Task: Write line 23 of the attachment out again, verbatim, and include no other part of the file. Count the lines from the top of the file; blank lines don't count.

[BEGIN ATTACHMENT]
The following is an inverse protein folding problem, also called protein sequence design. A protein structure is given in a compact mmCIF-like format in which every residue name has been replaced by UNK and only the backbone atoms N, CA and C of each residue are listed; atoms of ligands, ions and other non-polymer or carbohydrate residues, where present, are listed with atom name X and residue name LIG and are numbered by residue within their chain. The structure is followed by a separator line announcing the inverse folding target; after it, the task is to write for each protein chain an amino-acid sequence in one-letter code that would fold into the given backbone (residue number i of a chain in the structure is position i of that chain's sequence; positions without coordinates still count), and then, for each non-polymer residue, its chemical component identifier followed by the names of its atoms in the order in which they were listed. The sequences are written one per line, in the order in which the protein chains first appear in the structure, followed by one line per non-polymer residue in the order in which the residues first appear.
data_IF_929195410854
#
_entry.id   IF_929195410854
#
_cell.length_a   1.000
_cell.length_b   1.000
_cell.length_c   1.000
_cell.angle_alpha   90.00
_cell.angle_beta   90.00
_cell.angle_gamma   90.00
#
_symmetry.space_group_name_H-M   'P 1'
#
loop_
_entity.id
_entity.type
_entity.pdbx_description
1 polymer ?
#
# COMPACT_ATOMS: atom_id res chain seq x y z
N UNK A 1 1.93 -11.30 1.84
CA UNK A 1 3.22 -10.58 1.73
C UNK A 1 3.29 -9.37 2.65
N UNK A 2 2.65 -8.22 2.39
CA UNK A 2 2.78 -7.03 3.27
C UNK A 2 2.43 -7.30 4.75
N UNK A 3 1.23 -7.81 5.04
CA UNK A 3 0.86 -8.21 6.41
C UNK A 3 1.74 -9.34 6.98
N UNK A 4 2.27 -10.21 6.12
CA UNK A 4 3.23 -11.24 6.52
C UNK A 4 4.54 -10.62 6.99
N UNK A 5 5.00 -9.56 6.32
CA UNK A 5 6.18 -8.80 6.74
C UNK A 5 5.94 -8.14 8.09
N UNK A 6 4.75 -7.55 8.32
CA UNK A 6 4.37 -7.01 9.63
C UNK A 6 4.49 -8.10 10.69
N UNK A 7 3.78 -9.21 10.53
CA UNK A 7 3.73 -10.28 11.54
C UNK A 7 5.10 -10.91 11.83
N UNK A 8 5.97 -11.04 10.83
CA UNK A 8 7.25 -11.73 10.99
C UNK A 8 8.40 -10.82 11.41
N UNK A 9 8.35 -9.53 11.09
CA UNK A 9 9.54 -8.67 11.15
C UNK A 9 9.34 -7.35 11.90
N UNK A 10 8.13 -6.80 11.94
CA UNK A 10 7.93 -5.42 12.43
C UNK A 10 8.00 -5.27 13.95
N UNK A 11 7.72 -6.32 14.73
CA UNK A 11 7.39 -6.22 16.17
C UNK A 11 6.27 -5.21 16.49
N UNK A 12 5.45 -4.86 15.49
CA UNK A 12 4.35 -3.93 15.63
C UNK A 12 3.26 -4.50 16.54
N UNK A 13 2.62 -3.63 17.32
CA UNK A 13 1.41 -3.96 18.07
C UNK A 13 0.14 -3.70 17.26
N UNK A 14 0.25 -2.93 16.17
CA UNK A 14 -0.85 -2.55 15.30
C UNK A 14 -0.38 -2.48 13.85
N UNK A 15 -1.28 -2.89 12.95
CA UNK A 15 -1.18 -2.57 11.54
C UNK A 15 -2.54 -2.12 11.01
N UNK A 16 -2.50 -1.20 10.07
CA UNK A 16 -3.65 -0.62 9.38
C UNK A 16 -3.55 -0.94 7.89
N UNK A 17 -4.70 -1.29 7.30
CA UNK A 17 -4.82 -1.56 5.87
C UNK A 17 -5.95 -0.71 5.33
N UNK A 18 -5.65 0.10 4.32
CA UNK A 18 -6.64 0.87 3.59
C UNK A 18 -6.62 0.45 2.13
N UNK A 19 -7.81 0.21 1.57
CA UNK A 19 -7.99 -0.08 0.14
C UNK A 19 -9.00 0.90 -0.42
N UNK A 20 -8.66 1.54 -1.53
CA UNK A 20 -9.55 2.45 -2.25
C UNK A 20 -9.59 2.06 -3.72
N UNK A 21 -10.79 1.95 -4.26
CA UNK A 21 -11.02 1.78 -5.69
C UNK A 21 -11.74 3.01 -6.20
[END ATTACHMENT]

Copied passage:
CA UNK A 1 3.22 -10.58 1.73